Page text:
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Comment: It's More than an Apple Museum (Score 1) 73

by antispam_ben (#43315507) Attached to: Private Collector Builds Apple Pop-Up Museum

He's got a LOT of old computers, not just Apples, including TWO (Qty 2) Cray 1 computers! I think I'd rather see one of those operating than all the rest of his stuff, including his two Apple 1's. Check out this interview from a few months back:
http://www.youtube.com/watch?feature=player_embedded&v=Fu5wcgWdJQI

Also, this popup museum is only PART (though it's looking like the biggest part) of the Vintage Computer Festival Southeast 1.0 (hope I got that name right). There will be plenty of classic computers with no connection to Apple, some of it predating the Apple 1.

Comment: Re:A word about Vinyl (Score 2) 89

by antispam_ben (#35690406) Attached to: MakerBot Introduces Printable Vinyl Records

It's true most audiophiles have little technical knowledge, and they have little or no clue why they like the LP sound. and likewise for the younger crowd rediscovering "vinyls." LP's (vacuum-cleaned and played with a good cartridge and turntable) are at least as good as music played back with lossy encoding through portable players, the way most people listen to music thesedays (this psychoacoustic data compression should not be confused with the topic I address below, dynamic range compression).The quality of recordings has less to do with the medium and more to do with how music production and mastering have changed over the decades.

The RIAA EQ has nothing to do with the sound (other than appropriately shaping the max signal at different frequencies and the S/N ratio). Tape (in use for many decades, still used for some recordings) has recording and playback EQ as well, and for similar reasons.

The stereo compromise for LP's (this is actually where the term mastering originated) is mainly making the bass mono, which was done anyway for pop record starting in the late '60's with the bass guitar and kick drum mixed "in the middle" for maximum power through both stereo speakers. LP's are also made with a dropoff below 40 Hz to keep from exciting the stylus suspension/arm resonance, but very little pop music (as performed live and recorded on CD's) has anything below 40Hz either. The lowest note on the common 4-string bass guitar, the E, is 41Hz.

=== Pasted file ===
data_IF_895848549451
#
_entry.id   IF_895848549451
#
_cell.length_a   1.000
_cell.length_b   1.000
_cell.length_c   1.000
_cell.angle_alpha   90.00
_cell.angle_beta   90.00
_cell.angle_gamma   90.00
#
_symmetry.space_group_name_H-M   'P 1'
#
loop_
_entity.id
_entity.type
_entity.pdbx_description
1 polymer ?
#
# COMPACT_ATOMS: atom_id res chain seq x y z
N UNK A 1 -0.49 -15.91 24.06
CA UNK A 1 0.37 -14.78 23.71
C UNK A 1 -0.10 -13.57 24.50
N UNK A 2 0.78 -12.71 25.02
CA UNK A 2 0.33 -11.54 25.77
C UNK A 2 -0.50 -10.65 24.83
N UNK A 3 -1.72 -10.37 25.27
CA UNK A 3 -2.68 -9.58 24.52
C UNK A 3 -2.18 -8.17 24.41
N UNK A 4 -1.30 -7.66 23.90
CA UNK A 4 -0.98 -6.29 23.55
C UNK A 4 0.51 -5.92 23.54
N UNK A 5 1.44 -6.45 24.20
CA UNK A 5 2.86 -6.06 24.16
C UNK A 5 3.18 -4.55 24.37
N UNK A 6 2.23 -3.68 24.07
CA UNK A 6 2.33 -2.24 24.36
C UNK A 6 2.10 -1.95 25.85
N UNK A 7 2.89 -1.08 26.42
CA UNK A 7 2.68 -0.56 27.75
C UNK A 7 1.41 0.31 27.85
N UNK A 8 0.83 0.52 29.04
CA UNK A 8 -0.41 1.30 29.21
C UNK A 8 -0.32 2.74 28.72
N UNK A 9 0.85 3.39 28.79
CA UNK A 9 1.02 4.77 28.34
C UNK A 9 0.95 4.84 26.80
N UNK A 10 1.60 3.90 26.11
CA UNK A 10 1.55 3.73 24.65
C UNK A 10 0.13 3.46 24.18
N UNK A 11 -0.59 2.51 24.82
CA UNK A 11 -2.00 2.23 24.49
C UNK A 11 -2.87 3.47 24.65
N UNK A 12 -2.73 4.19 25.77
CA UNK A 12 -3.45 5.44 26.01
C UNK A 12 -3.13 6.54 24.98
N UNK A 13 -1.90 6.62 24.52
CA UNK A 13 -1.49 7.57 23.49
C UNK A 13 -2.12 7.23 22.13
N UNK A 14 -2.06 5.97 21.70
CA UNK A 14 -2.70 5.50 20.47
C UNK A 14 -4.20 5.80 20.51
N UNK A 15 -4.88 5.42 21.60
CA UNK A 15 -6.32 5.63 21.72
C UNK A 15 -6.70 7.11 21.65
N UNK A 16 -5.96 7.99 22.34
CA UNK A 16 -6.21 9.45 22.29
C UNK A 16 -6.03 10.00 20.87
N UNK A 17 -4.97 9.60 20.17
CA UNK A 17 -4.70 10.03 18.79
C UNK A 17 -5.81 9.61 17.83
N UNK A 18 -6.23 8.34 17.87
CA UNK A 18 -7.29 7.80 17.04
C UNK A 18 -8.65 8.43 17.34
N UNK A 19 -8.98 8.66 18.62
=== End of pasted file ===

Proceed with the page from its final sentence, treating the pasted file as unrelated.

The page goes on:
The REAL compression started in the '80's and became extreme in the '90's with hypercompression, the "LOUDNESS WARS" and actual signal clipping on CD. That, perhaps more than anything else, is why many people like the sound of LP's - despite its limitations, the recordings made on records have more dynamics than on modern CD's. One CD held as the epitome of this production technique was Rush's Vapor Trails: http://en.wikipedia.org/wiki/Vapor_Trails

It's such an irony. When CD's were announced it was touted as such a great innovation, recordings would have greatly increased dynamic range over LP's, and certainly the potential was there, but the exact opposite happened.

Comment: Humans sent to Mars for less than you think! (Score 1) 309

by antispam_ben (#27640927) Attached to: Telepresence — Our Best Bet For Exploring Space

It's simple: Make it a one-way trip. This wouldn't necessarily be a suicide trip - it may still be cheaper to make it a one-way trip and send regular "care packages" containing food, water and other things needed to sustain permanent human life on Mars than to make it a round trip, and with humans living the rest of their lives on Mars, a HUGE amount of exploration and study could be done.